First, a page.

This proposal for the new Viking Ship Museum in Oslo is shaped like one of the Viking symbols for the sun, and/or heaven. The old museum is placed in the middle of the circle. (Photo: The Norwegian Directorate of Public Construction and Property/ Statsbygg)
The Viking Ship Museum in Oslo will be expanded and modernized. Last Wednesday, the deadline for the open architectural competition ended, and as many as 107 suggestions are submitted. All contributors are kept anonymous.
In addition to complying with the specific requirements, the task was to design a museum of 13 000 square meters of which 9,300 square meters will be new construction.
The Director of Communications at the Norwegian Directorate of Public Construction and Property (Norwegian: Statsbygg), Hege Njaa Aschim, says to NRK that they are very satisfied with so many contributions.
– It is not entirely surprising because we have understood that there is a huge interest in the project. However, we are very pleased that so many have participated in the competition, she says.
Gift to Viking Enthusiasts
The Viking Ship Museum, located directly outside of Oslo at Bygdøy, is one of Norway’s most visited museums. The Norwegian architect, Arnstein Arneberg, designed the present museum in 1913. The new project is three times larger than the current Viking collection.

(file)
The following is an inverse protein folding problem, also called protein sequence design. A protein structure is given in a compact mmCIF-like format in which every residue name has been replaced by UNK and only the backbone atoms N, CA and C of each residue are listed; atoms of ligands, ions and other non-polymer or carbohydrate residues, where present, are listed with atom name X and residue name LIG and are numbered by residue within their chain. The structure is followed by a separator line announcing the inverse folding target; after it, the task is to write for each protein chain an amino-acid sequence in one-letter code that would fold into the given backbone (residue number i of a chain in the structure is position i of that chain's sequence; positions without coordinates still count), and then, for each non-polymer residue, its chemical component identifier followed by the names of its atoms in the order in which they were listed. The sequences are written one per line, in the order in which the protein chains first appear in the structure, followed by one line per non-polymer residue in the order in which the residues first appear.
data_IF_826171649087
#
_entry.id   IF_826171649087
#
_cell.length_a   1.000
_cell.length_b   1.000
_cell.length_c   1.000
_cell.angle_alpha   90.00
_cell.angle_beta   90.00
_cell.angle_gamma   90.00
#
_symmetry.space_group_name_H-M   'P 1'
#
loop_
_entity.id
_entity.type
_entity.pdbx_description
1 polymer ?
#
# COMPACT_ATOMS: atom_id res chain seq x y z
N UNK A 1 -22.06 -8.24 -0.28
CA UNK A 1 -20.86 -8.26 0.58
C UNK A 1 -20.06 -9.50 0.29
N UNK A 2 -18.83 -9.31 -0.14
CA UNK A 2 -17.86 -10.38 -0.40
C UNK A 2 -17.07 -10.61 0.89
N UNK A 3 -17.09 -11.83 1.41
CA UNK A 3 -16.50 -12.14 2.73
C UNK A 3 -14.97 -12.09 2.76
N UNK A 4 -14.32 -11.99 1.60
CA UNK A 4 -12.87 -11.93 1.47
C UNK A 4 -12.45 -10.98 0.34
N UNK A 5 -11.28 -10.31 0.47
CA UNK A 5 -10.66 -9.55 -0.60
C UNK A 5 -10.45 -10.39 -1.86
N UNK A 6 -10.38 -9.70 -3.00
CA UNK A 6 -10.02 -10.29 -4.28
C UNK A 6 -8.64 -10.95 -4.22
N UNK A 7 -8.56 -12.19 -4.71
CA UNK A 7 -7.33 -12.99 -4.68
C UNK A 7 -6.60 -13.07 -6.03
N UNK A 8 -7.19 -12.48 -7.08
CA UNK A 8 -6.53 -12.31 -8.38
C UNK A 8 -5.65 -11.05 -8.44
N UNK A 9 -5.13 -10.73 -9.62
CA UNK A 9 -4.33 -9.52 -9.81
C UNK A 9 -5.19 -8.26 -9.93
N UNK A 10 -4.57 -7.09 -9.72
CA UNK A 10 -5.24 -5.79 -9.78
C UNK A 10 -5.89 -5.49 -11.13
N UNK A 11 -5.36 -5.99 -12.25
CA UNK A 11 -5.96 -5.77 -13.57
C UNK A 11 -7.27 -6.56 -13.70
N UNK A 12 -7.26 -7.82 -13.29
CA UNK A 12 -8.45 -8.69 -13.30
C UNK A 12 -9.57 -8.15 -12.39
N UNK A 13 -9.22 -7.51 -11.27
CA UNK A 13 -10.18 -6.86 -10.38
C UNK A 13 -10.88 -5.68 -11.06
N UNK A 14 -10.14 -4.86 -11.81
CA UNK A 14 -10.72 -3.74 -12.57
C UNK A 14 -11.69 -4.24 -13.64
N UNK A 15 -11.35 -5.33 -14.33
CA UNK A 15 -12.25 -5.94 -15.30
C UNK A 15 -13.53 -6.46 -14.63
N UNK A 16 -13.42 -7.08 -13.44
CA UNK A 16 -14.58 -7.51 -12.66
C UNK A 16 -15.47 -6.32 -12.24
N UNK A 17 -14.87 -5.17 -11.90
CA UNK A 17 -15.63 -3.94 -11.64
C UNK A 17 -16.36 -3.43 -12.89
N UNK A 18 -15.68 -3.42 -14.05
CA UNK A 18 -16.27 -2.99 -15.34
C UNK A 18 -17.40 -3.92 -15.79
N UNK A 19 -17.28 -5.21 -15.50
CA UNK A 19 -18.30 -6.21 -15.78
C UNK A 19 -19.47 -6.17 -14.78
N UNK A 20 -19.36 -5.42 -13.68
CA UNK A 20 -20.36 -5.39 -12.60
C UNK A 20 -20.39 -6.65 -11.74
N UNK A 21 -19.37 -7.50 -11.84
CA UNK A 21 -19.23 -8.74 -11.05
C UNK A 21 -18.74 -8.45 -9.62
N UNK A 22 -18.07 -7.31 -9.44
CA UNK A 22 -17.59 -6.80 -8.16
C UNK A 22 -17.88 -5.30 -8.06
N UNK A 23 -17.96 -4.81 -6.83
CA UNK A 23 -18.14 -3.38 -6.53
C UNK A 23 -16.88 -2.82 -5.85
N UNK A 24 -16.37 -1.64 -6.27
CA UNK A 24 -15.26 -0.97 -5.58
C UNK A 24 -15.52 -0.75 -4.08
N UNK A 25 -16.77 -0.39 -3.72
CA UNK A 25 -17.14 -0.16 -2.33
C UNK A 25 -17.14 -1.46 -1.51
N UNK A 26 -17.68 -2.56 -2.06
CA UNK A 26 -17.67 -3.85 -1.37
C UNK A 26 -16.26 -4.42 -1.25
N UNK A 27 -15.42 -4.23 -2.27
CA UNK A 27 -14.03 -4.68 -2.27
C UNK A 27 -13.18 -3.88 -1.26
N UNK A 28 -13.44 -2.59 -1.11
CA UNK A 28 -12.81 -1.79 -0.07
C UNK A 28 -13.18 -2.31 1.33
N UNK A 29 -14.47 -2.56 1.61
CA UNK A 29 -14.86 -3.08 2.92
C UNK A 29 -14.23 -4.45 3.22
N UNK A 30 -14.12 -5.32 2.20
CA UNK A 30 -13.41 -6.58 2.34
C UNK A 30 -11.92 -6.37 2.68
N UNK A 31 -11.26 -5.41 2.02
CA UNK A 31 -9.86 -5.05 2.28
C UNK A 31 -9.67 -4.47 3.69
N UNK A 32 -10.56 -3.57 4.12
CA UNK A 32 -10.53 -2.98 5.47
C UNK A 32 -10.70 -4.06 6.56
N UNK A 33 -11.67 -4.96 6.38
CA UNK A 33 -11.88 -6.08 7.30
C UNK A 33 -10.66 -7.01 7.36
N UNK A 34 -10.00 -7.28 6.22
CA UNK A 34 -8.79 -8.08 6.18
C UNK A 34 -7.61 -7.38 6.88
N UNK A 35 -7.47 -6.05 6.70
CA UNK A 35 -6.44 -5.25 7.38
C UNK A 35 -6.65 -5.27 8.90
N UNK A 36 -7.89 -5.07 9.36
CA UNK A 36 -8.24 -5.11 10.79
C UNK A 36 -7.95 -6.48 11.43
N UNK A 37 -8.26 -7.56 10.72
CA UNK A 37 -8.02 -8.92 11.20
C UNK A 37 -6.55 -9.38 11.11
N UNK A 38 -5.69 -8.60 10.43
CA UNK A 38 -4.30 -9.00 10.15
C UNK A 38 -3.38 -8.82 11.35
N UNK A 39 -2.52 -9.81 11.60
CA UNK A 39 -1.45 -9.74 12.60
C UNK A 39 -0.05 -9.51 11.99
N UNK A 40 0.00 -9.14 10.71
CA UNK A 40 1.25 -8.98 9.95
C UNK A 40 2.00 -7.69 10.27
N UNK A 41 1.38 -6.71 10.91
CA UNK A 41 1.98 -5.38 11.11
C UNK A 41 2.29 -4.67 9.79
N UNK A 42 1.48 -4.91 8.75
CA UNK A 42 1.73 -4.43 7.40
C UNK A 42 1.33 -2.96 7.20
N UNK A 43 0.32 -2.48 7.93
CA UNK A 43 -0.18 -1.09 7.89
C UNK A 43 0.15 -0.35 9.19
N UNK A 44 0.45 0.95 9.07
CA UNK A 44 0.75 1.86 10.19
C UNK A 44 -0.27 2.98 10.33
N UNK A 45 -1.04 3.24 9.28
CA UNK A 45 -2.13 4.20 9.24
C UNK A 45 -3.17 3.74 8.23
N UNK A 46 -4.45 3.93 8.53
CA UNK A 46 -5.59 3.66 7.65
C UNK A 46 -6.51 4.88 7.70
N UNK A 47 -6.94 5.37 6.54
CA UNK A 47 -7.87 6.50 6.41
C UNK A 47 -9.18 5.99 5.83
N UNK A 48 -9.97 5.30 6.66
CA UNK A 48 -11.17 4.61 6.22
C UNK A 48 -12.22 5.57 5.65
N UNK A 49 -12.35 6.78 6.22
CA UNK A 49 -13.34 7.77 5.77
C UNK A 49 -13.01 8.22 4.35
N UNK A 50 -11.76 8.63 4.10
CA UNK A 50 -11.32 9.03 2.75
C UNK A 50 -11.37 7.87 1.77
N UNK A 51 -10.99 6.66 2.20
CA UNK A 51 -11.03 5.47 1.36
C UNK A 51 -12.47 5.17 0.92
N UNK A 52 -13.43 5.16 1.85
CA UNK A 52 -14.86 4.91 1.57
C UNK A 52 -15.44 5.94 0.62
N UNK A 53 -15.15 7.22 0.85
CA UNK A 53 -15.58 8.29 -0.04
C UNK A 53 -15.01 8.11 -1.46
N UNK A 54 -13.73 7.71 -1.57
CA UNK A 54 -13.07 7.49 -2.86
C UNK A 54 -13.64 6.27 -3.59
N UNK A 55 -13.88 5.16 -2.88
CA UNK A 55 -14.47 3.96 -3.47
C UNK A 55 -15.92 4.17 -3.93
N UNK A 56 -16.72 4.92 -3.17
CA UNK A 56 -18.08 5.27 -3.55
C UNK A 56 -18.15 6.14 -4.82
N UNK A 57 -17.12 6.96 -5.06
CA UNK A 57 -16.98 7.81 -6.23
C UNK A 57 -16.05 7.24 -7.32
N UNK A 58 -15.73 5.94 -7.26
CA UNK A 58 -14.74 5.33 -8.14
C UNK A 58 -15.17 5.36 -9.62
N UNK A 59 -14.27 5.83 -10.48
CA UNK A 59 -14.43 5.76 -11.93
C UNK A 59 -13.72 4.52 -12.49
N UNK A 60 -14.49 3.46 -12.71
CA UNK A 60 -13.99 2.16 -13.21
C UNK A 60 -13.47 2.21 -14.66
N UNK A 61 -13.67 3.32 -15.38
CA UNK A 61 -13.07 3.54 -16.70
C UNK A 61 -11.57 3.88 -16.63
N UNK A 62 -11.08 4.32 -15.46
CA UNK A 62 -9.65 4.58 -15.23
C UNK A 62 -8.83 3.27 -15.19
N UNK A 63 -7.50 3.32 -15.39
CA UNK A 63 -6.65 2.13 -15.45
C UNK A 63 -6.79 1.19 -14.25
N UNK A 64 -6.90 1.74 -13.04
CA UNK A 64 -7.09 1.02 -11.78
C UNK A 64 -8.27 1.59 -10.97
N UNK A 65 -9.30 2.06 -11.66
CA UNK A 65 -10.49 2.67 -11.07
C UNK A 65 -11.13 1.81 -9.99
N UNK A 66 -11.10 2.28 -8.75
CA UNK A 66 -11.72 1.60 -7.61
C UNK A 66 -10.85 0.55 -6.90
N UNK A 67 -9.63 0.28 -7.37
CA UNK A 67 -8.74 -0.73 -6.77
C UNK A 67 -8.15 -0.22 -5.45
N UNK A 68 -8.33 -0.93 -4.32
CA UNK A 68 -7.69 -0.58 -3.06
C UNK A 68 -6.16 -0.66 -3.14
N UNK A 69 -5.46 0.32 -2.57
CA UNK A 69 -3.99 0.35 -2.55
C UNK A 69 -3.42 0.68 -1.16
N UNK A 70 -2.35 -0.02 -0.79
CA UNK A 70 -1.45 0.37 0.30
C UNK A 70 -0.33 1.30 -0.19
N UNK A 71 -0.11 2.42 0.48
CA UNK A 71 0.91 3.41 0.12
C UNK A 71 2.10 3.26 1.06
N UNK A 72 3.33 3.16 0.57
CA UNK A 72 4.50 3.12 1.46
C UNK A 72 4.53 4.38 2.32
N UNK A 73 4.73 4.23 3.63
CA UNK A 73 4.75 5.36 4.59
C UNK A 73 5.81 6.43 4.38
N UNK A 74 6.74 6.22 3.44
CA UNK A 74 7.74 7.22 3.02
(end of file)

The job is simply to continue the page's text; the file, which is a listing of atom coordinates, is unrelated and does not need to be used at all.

In 1913, Swedish professor Gabriel Gustafson planned a building to house the Viking Age findings discovered at the end of the 19th and the start of the 20th century.
The building for the Oseberg ship was constructed with Norwegian Parliament support, and the world’s most famous Viking ship was moved to the new location at Bygdøy in 1926.
The halls for the Gokstad and Tune ships were completed in 1932, and the last hall in 1957 – mostly displaying the amazing discoveries from the Oseberg ship grave.
In March 2016, the jury will choose three finalists.
– The finalists will be invited to negotiations with Statsbygg, where we will look at the feasibility of the projects, says Njaa Aschim.
More proposals (all contributors kept anonymous):
Want to learn more about the Vikings? Please visit their world here.
Text by: Thor Lanesskog
Other sources: arildhauge.com
Photos by: Statsbygg
I visited in late October 2008 from Australia and enjoyed a fascinating half day visit. The best part was the intimacy of seeing the ships up close, standing right next to them, inspecting the ancient wood and imagining the ships on voyage. It’s important that this intimacy is factored into the new design, so that visitors from around the world can truly appreciate Viking heritage. I look forward to seeing the new works on my next visit. Mange takk!